Fujiko casually also confesses that she is in love with Maho which the latter disbelieves, dismissing Fujiko's attraction nd infatuation to her to be nothing but sisterly. Maho never really discloses if she is attracted to men or women, or perhaps neither. As a transgendered male-to-female, Maho is more concerned making a livelihood and being left alone to live her life peacefully. She accepts Fujiko into her life because she is intrigued by the young girl, and perhaps she is also a little lonely and having an open-minded youngster like Fujiko engages her into becoming more aware of her own choices. The relationship between them that was established in these three installments of the manga is already nuanced enough and I'm sorely disappointed that this is how their story ends. 

There are a lot of possible plots that could be explored here. We were only allowed to get snippets of Fujiko's family life when her fiancĂ©e, a man she was arranged to be married with, made an appearance and immediately judges the friendship between Maho and Fujiko. What I liked about Fujiko's reasons for dumping him is because of his arrogance and complete disregard of her personhood when they're together. She pointed out that he wouldn't listen to her when she shares her opinions and that's why their conversations are limited and oppressive. The fact that Fujiko would stand up for herself because she wants to be heard and respected for having her own mind is very brave, and I'm so very interested to see how she even became so wise at such a young age.

In the last installment of this manga, we were introduced to another male-to-female transgender character (named Koko) who happens to be more on the obese side physically, has problems with her self-worth that she is unable to hold onto relationships because the men tend to leave her or not reciprocate the intensity of her feelings. One day she discovered an abandoned baby in the park and decided to adopt it. Maho was against this, and so were the other colleagues, and so they asked Maho to advice Koko otherwise. Eventually, Koko saw the error of her ways after also resolving her issues about herself and how she often gives too much to people that she is left with nothing for herself. It's an uplifting story of self-love and Fujiko gets to share another grain of precious insight:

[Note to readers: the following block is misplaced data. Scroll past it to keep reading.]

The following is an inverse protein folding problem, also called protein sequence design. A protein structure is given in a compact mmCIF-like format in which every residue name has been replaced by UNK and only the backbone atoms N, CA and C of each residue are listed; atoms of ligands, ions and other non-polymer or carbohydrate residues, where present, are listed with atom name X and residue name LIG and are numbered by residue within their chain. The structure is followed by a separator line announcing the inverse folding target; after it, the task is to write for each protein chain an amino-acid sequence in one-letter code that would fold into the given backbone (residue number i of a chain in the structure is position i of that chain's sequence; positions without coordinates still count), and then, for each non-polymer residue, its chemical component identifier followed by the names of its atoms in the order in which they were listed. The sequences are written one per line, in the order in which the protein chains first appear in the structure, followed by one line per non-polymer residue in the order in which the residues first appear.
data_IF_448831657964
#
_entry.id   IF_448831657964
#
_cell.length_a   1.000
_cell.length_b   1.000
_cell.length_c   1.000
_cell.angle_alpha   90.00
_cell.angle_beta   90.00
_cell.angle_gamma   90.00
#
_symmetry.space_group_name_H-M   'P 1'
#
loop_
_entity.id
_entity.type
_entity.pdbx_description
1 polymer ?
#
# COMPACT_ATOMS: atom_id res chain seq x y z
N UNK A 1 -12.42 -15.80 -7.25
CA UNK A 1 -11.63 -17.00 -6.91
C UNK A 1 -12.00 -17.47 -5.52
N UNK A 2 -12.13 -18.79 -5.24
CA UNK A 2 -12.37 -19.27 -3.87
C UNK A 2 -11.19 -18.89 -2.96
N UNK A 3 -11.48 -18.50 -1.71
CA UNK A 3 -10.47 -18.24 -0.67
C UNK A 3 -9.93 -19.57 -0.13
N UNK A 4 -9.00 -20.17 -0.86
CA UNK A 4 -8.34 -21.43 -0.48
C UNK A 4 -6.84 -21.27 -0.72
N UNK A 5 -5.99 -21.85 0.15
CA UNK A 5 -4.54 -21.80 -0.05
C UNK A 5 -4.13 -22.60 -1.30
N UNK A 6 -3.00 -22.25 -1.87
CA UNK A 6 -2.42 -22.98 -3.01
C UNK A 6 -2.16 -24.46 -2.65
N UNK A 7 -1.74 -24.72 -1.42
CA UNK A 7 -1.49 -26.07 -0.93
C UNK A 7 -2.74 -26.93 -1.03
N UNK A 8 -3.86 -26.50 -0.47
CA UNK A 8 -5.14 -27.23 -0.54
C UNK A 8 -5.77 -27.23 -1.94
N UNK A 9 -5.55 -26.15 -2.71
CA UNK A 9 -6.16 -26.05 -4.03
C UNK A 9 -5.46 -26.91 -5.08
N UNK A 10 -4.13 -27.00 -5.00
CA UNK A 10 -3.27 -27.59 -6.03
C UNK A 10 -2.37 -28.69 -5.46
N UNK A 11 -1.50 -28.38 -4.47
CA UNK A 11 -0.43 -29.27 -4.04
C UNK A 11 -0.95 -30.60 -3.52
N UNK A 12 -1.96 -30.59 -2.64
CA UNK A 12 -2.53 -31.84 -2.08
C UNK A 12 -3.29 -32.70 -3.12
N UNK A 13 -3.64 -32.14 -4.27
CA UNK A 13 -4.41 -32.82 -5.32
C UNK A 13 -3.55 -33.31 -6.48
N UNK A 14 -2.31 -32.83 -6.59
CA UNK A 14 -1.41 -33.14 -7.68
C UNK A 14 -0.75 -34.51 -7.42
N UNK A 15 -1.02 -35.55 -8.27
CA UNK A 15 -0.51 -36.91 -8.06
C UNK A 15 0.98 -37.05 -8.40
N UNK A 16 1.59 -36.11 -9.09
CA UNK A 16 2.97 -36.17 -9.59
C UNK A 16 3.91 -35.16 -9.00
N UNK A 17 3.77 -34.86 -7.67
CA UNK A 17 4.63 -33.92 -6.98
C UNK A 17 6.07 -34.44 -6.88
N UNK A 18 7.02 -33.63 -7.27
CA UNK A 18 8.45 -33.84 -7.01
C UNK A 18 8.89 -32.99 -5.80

Overall, Double House was such a wasted opportunity to tackle gender and sexuality in a Japanese yuri/shoujo ai manga. It's so disheartening that writer Haruno Nanae was able to write such interesting and multi-faceted characters in such a short span of chapters, but never got to further develop and explore their problems and issues. I wanted to give this a higher rating but I have to be objective because the story is just really lacking a more definitive pay-off and conclusion. I can still recommend this but I would warn you of its disappointing brevity.


RECOMMENDED: 7/10